Regarding detention and prosecution of detainees, we follow a similar pattern.  I fought for years with the Administration to ensure the policies implemented for determining who is an enemy combatant and who should be tried for violations of war crimes followed the law of war.  Here again, the Administration tried to play cute with the law on evidence obtained by coercive means, and access to classified evidence just to name two areas.


Congress was late in exercising its authority in these matters.  But the key point is that we eventually did.


The passage of the McCain Amendment ensured that this nation wouldn’t engage in interrogation techniques that constituted cruel, inhuman or degrading treatment.


The Bush Administration fought Senator McCain on this prohibition, but Congress passed it overwhelmingly.  The McCain Amendment started putting us back on the road to upholding the best traditions of our nation and restoring our standing in the world.


In the same bill, the Detainee Treatment Act, the Army Field Manual became the standard for all Department of Defense interrogations.


With the passage of the Military Commissions Act we have ensure that all of our interrogators are fully compliant with the Convention Against Torture, and Common Article 3 of the Geneva Conventions.


The Military Commissions Act put in place procedures that our nation can be proud of when it comes to prosecuting detainees for War Crimes.


I deeply regret the recent Supreme Court ruling providing a Constitutional right of habeas corpus to non-citizen terror suspects.  I think the American people are going to be deeply disturbed to learn that the mastermind of 9/11, Khalid Sheik Muhammad, has the same constitutional rights as they do.


As Chief Justice Roberts argued in his dissenting opinion:


“So who has won? Not the detainees. The Court’s analysis leaves them with only the prospect of further litigation to determine the content of their new habeas right, followed by further litigation to resolve their particular cases, followed by further litigation before the D. C. Circuit—where they could have started had they invoked the DTA procedure. Not Congress, whose attempt to determine—through democratic means—how best” to balance the security of the American people with the detainees’ liberty interests…has been unceremoniously brushed aside. Not the Great Writ, whose majesty is hardly enhanced by its extension to a jurisdictionally quirky outpost, with no tangible benefit to anyone. Not the rule of law, unless by that is meant the rule of lawyers, who will now arguably have a greater role than military and intelligence officials in shaping policy for alien enemy combatants. And certainly not the American people, who today lose a bit more control over the conduct of this Nation’s foreign policy to unelected, politically unaccountable judges.” (p. 27-28)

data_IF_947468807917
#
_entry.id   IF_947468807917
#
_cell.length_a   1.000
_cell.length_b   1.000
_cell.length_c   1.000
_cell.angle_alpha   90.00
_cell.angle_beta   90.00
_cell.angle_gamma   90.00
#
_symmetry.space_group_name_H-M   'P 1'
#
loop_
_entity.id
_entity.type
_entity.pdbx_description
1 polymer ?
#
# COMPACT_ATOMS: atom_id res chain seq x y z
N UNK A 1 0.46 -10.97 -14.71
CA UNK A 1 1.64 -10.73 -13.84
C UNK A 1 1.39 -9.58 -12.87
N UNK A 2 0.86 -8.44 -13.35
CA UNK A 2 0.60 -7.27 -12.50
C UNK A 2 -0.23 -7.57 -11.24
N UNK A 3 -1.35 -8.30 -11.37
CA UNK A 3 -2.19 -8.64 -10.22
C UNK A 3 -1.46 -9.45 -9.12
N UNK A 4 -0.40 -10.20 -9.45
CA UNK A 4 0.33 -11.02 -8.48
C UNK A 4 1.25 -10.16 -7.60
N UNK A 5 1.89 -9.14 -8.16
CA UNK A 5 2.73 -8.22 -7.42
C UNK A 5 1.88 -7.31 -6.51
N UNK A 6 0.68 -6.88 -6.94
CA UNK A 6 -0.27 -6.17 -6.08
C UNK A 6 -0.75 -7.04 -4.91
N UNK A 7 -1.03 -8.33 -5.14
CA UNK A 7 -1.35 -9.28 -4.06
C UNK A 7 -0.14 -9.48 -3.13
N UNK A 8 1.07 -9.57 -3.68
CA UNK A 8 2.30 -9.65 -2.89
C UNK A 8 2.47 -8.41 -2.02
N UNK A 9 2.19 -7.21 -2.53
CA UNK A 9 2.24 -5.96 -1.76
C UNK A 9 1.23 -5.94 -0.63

Unfortunately, the Administration didn’t want to give detainees an inch.  Congress eventually gave them a few hundred yards and now the Supreme Court has given them a few miles.


As long as these investigations go on, I am confident we will continue to find mistakes and uncover more poor policy decisions.


But the overriding question is -- have we learned from our mistakes and are we all moving forward on a solid basis?  The answer is yes.


The fact that the legal and policy decisions made from 2002-2005 were based on inadequate legal analysis used to justify harsh treatment of detainees is not news to me.


I don’t think it is news to anyone on this Committee or anyone who has followed or reviewed any of the 15 different Department of Defense investigations that have been launched in the last five years or the numerous hearings held in the House and Senate. This Committee alone has had 17 separate briefings and hearings on detainee abuses.


Senator Warner is to be commended to making the difficult decision to have this committee fully investigate the Abu Ghraib scandal so that the American people and the world would know that when this country makes mistakes, it doesn’t hide from them or cover them up.


So, respectfully, Mr. Chairman, we are not breaking new ground here.  The abuses, the inconsistencies, and the pattern of poor judgment in these matters are well documented.


The fact is that we have come a long way in the past five years.  Secretary Rumsfeld is gone.  Wolfowitz, Cambone and Feith are all gone. John Yoo and Jim Haynes are gone.


I look forward to hearing from the witnesses today and hope that we continue to try to find a way to protect our nation that recognizes that even though we are at war, we must operate within the bounds of the laws and treaties that make our nation strong.


Thank you, Mr. Chairman